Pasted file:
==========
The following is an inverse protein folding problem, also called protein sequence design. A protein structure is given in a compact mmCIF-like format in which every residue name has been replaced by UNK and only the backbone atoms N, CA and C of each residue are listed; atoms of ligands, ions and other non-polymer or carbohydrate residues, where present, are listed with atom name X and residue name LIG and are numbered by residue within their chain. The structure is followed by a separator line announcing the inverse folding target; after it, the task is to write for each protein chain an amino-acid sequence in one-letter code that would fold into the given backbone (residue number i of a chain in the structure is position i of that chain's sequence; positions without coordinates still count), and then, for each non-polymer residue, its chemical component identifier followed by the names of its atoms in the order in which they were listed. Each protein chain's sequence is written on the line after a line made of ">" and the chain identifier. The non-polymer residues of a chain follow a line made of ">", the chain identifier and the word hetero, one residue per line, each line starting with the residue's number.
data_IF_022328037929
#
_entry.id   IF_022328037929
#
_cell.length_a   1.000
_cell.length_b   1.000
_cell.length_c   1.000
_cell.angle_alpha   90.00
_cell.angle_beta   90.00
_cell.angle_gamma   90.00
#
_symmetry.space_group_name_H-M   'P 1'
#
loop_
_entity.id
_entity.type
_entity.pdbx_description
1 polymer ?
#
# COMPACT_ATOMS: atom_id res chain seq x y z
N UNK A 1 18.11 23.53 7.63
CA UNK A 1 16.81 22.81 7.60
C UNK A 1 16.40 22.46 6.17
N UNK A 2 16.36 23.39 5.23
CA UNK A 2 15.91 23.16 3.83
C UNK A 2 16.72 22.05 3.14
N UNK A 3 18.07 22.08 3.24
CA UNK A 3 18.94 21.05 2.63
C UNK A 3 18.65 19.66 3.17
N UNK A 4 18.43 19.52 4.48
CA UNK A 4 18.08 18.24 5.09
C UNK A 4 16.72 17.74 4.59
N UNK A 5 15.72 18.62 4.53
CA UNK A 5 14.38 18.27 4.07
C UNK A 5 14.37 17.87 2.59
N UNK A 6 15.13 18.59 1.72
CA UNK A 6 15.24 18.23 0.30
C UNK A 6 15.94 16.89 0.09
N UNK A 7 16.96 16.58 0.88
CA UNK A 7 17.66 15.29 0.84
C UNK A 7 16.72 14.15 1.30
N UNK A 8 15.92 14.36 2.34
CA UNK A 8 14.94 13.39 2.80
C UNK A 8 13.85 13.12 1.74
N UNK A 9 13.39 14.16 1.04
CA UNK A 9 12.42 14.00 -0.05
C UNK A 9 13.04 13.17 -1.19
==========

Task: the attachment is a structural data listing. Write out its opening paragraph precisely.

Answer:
The following is an inverse protein folding problem, also called protein sequence design. A protein structure is given in a compact mmCIF-like format in which every residue name has been replaced by UNK and only the backbone atoms N, CA and C of each residue are listed; atoms of ligands, ions and other non-polymer or carbohydrate residues, where present, are listed with atom name X and residue name LIG and are numbered by residue within their chain. The structure is followed by a separator line announcing the inverse folding target; after it, the task is to write for each protein chain an amino-acid sequence in one-letter code that would fold into the given backbone (residue number i of a chain in the structure is position i of that chain's sequence; positions without coordinates still count), and then, for each non-polymer residue, its chemical component identifier followed by the names of its atoms in the order in which they were listed. Each protein chain's sequence is written on the line after a line made of ">" and the chain identifier. The non-polymer residues of a chain follow a line made of ">", the chain identifier and the word hetero, one residue per line, each line starting with the residue's number.